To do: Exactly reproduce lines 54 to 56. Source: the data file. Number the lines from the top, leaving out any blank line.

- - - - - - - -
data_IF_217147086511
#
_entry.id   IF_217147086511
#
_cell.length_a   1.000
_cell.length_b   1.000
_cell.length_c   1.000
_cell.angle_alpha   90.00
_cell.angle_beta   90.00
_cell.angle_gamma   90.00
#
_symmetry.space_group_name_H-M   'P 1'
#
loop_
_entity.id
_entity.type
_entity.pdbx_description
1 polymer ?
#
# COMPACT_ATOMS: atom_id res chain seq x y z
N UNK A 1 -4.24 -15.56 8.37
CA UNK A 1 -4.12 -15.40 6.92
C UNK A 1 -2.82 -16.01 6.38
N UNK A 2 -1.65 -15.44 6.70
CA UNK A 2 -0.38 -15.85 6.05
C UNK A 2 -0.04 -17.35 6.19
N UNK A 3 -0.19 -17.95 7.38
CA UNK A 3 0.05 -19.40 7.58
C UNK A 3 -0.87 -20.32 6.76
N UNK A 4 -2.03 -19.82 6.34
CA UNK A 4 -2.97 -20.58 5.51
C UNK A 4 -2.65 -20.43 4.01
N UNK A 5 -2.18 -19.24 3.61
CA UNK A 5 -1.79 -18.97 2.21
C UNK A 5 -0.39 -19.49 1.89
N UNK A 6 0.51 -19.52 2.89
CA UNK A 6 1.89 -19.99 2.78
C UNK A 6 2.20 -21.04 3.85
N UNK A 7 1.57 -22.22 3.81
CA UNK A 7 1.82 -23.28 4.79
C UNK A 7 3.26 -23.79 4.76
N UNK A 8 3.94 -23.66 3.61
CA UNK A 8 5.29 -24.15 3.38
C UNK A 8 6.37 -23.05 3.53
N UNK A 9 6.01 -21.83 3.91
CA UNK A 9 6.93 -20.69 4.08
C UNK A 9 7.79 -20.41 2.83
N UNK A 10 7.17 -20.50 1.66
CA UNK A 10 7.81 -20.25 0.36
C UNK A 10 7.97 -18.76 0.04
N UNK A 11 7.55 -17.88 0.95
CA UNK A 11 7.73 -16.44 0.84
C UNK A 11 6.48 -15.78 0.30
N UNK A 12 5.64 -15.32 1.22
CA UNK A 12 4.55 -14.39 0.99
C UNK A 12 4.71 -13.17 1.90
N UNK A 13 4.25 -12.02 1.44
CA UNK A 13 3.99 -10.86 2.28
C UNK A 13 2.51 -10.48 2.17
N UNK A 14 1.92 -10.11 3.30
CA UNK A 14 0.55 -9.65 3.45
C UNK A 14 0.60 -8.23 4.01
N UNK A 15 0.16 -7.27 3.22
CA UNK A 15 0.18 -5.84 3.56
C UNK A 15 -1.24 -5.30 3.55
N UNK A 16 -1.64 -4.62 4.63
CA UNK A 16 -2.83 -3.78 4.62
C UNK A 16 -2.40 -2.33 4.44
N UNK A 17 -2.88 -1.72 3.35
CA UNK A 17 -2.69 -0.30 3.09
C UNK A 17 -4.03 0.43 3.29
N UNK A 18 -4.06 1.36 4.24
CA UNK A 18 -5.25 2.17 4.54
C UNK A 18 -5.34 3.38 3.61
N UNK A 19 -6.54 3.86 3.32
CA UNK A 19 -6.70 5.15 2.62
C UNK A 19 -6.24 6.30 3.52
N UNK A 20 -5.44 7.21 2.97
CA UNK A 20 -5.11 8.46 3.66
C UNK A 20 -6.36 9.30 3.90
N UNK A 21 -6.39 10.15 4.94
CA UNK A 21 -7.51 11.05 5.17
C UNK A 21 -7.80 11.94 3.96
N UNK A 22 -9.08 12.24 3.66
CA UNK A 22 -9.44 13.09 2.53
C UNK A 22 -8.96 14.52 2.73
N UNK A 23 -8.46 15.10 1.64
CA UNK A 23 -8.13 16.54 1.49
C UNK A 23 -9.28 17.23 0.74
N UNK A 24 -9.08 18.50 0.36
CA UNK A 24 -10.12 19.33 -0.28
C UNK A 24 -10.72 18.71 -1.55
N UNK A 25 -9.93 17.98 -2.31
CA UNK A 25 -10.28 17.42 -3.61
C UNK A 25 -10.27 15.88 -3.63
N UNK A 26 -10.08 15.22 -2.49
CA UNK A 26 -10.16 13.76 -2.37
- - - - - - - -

N UNK A 12 5.64 -15.32 1.22
CA UNK A 12 4.55 -14.39 0.99
C UNK A 12 4.71 -13.17 1.90